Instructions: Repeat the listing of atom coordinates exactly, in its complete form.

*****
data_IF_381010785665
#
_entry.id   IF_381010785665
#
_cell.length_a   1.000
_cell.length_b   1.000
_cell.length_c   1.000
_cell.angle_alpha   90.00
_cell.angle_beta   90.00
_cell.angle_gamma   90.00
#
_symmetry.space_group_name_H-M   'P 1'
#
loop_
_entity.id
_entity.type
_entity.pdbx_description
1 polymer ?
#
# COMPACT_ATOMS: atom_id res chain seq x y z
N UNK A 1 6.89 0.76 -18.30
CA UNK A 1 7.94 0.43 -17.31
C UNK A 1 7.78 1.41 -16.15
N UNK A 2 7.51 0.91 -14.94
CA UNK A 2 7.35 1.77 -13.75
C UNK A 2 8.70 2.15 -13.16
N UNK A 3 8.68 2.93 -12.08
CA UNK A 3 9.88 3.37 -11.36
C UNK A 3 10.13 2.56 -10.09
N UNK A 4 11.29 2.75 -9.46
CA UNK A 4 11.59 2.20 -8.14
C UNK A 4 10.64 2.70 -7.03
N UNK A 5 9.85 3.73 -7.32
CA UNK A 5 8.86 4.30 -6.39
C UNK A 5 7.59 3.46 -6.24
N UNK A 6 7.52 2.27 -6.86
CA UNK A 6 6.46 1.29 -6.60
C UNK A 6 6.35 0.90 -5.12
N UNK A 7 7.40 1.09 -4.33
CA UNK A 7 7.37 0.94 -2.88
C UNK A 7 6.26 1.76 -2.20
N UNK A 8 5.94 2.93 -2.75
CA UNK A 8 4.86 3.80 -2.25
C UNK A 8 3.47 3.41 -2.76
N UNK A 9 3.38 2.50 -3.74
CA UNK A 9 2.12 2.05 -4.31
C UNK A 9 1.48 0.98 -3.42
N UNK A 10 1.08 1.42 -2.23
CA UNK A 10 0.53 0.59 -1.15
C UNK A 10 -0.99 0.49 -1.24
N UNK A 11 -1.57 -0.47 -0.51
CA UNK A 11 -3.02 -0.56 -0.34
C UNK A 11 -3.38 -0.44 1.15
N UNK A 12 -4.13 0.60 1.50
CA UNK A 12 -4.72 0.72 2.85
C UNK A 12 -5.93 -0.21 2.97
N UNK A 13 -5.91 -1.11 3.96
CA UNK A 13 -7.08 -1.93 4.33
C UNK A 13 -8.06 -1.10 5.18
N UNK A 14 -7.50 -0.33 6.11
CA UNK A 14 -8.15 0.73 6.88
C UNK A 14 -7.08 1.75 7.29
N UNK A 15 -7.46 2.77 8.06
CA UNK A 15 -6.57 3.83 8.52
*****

data_IF_381010785665
#
_entry.id   IF_381010785665
#
_cell.length_a   1.000
_cell.length_b   1.000
_cell.length_c   1.000
_cell.angle_alpha   90.00
_cell.angle_beta   90.00
_cell.angle_gamma   90.00
#
_symmetry.space_group_name_H-M   'P 1'
#
loop_
_entity.id
_entity.type
_entity.pdbx_description
1 polymer ?
#
# COMPACT_ATOMS: atom_id res chain seq x y z
N UNK A 1 6.89 0.76 -18.30
CA UNK A 1 7.94 0.43 -17.31
C UNK A 1 7.78 1.41 -16.15
N UNK A 2 7.51 0.91 -14.94
CA UNK A 2 7.35 1.77 -13.75
C UNK A 2 8.70 2.15 -13.16
N UNK A 3 8.68 2.93 -12.08
CA UNK A 3 9.88 3.37 -11.36
C UNK A 3 10.13 2.56 -10.09
N UNK A 4 11.29 2.75 -9.46
CA UNK A 4 11.59 2.20 -8.14
C UNK A 4 10.64 2.70 -7.03
N UNK A 5 9.85 3.73 -7.32
CA UNK A 5 8.86 4.30 -6.39
C UNK A 5 7.59 3.46 -6.24
N UNK A 6 7.52 2.27 -6.86
CA UNK A 6 6.46 1.29 -6.60
C UNK A 6 6.35 0.90 -5.12
N UNK A 7 7.40 1.09 -4.33
CA UNK A 7 7.37 0.94 -2.88
C UNK A 7 6.26 1.76 -2.20
N UNK A 8 5.94 2.93 -2.75
CA UNK A 8 4.86 3.80 -2.25
C UNK A 8 3.47 3.41 -2.76
N UNK A 9 3.38 2.50 -3.74
CA UNK A 9 2.12 2.05 -4.31
C UNK A 9 1.48 0.98 -3.42
N UNK A 10 1.08 1.42 -2.23
CA UNK A 10 0.53 0.59 -1.15
C UNK A 10 -0.99 0.49 -1.24
N UNK A 11 -1.57 -0.47 -0.51
CA UNK A 11 -3.02 -0.56 -0.34
C UNK A 11 -3.38 -0.44 1.15
N UNK A 12 -4.13 0.60 1.50
CA UNK A 12 -4.72 0.72 2.85
C UNK A 12 -5.93 -0.21 2.97
N UNK A 13 -5.91 -1.11 3.96
CA UNK A 13 -7.08 -1.93 4.33
C UNK A 13 -8.06 -1.10 5.18
N UNK A 14 -7.50 -0.33 6.11
CA UNK A 14 -8.15 0.73 6.88
C UNK A 14 -7.08 1.75 7.29
N UNK A 15 -7.46 2.77 8.06
CA UNK A 15 -6.57 3.83 8.52